Mr. and Mrs. I. N. Phelps Stokes

From Wikipedia, the free encyclopedia
Mr. and Mrs. I. N. Phelps Stokes
Mr. and Mrs. I. N. Phelps Stokes
Year1897 (1897)
LocationMetropolitan Museum of Art, New York City, New York, United States

Mr. and Mrs. I. N. Phelps Stokes is an 1897 painting by John Singer Sargent. It is part of the collection of the Metropolitan Museum of Art.[1]

The portrait depicts the New York architect and philanthropist Isaac Newton Phelps Stokes (1867–1944) and his wife, Edith Minturn Stokes (1867–1937), whom he married in 1895, and had previously posed for Daniel Chester French's Statue of The Republic that was featured at the World's Columbian Exposition.[2]

The portrait was commissioned as a wedding gift for the couple and originally planned to feature Edith alone in evening wear. It was then changed to Edith in day wear posing next to a Great Dane. The dog became unavailable, and Isaac stood in its place.[3]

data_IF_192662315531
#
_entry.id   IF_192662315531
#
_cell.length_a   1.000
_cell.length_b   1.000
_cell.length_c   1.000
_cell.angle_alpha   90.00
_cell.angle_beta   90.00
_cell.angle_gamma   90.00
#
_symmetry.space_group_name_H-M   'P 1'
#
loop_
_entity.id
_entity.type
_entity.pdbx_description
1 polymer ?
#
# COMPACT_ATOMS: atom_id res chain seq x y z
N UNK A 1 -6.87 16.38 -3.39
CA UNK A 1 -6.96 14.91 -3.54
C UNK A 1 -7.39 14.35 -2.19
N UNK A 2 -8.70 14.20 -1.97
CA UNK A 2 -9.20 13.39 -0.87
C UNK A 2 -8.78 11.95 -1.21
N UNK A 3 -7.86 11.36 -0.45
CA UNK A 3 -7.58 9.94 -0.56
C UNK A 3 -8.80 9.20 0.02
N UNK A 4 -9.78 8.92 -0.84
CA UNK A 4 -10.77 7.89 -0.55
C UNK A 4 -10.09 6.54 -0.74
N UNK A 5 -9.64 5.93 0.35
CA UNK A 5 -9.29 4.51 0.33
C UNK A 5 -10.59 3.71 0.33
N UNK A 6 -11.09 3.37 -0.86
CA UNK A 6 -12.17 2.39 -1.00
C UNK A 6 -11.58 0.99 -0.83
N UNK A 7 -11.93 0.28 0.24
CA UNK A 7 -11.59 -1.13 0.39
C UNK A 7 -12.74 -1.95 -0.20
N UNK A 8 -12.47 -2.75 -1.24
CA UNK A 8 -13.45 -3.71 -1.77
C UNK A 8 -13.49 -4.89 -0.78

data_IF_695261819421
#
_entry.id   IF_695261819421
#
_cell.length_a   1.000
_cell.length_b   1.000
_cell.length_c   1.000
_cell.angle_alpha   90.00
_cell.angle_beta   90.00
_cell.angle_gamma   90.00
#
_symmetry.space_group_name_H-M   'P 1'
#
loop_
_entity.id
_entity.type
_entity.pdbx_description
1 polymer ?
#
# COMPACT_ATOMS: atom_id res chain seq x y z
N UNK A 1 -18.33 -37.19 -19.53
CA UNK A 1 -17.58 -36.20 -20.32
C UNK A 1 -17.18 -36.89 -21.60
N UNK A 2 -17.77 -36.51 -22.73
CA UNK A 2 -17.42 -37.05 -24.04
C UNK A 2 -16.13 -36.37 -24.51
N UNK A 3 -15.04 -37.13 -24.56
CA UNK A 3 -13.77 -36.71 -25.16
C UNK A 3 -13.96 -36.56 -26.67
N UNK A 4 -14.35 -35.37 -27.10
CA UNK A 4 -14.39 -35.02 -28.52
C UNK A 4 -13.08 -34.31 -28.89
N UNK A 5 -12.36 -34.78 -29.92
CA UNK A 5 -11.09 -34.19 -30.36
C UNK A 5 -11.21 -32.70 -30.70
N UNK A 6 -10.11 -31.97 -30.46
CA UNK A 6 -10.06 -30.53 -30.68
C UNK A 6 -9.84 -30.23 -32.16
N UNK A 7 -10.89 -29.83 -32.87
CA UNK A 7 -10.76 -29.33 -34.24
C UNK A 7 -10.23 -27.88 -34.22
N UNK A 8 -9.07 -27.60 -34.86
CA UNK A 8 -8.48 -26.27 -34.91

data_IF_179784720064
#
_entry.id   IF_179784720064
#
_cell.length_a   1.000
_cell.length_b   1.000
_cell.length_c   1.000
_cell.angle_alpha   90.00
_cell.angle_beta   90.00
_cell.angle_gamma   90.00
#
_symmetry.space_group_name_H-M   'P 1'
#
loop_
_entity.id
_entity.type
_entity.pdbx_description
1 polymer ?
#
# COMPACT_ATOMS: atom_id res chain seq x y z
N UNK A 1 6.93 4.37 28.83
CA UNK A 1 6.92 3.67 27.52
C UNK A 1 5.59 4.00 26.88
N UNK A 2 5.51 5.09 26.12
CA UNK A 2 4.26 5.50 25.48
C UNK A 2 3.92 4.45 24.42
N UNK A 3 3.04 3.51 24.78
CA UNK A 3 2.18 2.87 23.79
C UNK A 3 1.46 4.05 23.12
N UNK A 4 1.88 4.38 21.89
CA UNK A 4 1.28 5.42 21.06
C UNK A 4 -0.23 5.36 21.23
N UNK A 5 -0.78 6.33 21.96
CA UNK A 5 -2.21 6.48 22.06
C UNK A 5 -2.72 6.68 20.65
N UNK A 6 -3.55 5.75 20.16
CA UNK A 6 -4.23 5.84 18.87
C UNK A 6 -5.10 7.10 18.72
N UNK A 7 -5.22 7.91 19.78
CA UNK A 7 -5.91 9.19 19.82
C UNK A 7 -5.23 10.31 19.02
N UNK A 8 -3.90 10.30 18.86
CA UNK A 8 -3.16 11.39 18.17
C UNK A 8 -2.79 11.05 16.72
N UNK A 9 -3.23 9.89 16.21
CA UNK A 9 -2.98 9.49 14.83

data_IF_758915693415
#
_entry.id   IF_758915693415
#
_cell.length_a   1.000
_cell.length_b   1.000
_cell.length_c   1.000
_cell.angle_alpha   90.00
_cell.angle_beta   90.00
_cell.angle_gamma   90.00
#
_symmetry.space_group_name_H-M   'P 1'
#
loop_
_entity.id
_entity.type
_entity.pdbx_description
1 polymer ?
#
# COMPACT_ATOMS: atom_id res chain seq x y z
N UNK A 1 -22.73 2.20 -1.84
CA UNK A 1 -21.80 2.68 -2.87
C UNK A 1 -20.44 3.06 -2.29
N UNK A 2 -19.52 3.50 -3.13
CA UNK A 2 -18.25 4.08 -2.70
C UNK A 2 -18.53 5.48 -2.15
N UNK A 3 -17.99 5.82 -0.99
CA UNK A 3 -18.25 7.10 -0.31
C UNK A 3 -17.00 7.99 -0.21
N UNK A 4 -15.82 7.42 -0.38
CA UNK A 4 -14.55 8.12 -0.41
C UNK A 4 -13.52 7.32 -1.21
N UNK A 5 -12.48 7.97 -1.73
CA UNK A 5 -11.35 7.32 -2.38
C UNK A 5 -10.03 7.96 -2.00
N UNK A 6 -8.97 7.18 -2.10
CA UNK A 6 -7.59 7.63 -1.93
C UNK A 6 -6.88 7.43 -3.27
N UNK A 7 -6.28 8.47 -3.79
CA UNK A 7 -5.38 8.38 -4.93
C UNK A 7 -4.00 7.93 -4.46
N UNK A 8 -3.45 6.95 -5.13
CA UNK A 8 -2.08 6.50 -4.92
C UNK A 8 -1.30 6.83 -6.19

See also[edit]


  1. ^ "Mr. and Mrs. I. N. Phelps Stokes - John Singer Sargent - 38.104 - Work of Art - Heilbrunn Timeline of Art History - The Metropolitan Museum of Art".
  2. ^ Morrone, Francis (1997), "The Ghost of Monsieur Stokes", City Journal, New York: The Manhattan Institute (August), archived from the original on 3 January 2011, retrieved 2 August 2015
  3. ^ "Mr. and Mrs. I. N. Phelps Stokes, 1897, by John Singer Sargent (American, 1856–1925). Oil on canvas". Heilbrunn Timeline of Art History, The Metropolitan Museum of Art. 2011. Retrieved September 3, 2011.